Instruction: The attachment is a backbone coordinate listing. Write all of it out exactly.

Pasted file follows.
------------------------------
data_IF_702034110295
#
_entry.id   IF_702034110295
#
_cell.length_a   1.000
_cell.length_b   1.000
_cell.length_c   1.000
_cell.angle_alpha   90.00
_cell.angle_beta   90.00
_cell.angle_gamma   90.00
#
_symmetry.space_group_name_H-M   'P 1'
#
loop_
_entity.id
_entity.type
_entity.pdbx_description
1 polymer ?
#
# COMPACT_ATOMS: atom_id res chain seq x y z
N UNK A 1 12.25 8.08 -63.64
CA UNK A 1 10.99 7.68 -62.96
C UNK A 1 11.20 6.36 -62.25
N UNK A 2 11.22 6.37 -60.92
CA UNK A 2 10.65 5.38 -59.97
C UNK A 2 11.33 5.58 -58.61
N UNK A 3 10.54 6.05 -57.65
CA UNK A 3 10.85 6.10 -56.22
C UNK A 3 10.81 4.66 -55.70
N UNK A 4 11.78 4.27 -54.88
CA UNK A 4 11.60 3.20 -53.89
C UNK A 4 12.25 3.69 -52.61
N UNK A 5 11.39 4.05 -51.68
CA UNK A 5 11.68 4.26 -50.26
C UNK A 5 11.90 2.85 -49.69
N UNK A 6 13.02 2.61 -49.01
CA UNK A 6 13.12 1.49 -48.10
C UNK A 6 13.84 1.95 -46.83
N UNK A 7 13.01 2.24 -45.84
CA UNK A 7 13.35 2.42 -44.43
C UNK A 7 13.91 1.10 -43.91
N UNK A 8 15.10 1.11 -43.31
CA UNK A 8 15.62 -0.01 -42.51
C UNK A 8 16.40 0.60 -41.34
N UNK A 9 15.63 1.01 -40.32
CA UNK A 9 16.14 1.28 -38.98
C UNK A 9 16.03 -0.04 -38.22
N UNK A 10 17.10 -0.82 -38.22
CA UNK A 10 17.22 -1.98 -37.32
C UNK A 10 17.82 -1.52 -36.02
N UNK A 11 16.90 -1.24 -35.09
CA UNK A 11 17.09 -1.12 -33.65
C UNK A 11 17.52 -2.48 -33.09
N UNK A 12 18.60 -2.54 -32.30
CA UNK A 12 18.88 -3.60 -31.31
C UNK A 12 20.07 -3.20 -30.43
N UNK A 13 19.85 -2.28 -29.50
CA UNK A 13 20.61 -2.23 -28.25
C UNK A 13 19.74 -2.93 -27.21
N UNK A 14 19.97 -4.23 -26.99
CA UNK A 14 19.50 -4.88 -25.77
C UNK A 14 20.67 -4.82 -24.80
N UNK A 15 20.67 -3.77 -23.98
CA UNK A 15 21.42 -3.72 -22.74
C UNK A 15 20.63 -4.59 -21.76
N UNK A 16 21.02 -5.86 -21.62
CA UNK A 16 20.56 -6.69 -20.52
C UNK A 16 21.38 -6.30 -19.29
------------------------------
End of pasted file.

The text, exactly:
data_IF_702034110295
#
_entry.id   IF_702034110295
#
_cell.length_a   1.000
_cell.length_b   1.000
_cell.length_c   1.000
_cell.angle_alpha   90.00
_cell.angle_beta   90.00
_cell.angle_gamma   90.00
#
_symmetry.space_group_name_H-M   'P 1'
#
loop_
_entity.id
_entity.type
_entity.pdbx_description
1 polymer ?
#
# COMPACT_ATOMS: atom_id res chain seq x y z
N UNK A 1 12.25 8.08 -63.64
CA UNK A 1 10.99 7.68 -62.96
C UNK A 1 11.20 6.36 -62.25
N UNK A 2 11.22 6.37 -60.92
CA UNK A 2 10.65 5.38 -59.97
C UNK A 2 11.33 5.58 -58.61
N UNK A 3 10.54 6.05 -57.65
CA UNK A 3 10.85 6.10 -56.22
C UNK A 3 10.81 4.66 -55.70
N UNK A 4 11.78 4.27 -54.88
CA UNK A 4 11.60 3.20 -53.89
C UNK A 4 12.25 3.69 -52.61
N UNK A 5 11.39 4.05 -51.68
CA UNK A 5 11.68 4.26 -50.26
C UNK A 5 11.90 2.85 -49.69
N UNK A 6 13.02 2.61 -49.01
CA UNK A 6 13.12 1.49 -48.10
C UNK A 6 13.84 1.95 -46.83
N UNK A 7 13.01 2.24 -45.84
CA UNK A 7 13.35 2.42 -44.43
C UNK A 7 13.91 1.10 -43.91
N UNK A 8 15.10 1.11 -43.31
CA UNK A 8 15.62 -0.01 -42.51
C UNK A 8 16.40 0.60 -41.34
N UNK A 9 15.63 1.01 -40.32
CA UNK A 9 16.14 1.28 -38.98
C UNK A 9 16.03 -0.04 -38.22
N UNK A 10 17.10 -0.82 -38.22
CA UNK A 10 17.22 -1.98 -37.32
C UNK A 10 17.82 -1.52 -36.02
N UNK A 11 16.90 -1.24 -35.09
CA UNK A 11 17.09 -1.12 -33.65
C UNK A 11 17.52 -2.48 -33.09
N UNK A 12 18.60 -2.54 -32.30
CA UNK A 12 18.88 -3.60 -31.31
C UNK A 12 20.07 -3.20 -30.43
N UNK A 13 19.85 -2.28 -29.50
CA UNK A 13 20.61 -2.23 -28.25
C UNK A 13 19.74 -2.93 -27.21
N UNK A 14 19.97 -4.23 -26.99
CA UNK A 14 19.50 -4.88 -25.77
C UNK A 14 20.67 -4.82 -24.80
N UNK A 15 20.67 -3.77 -23.98
CA UNK A 15 21.42 -3.72 -22.74
C UNK A 15 20.63 -4.59 -21.76
N UNK A 16 21.02 -5.86 -21.62
CA UNK A 16 20.56 -6.69 -20.52
C UNK A 16 21.38 -6.30 -19.29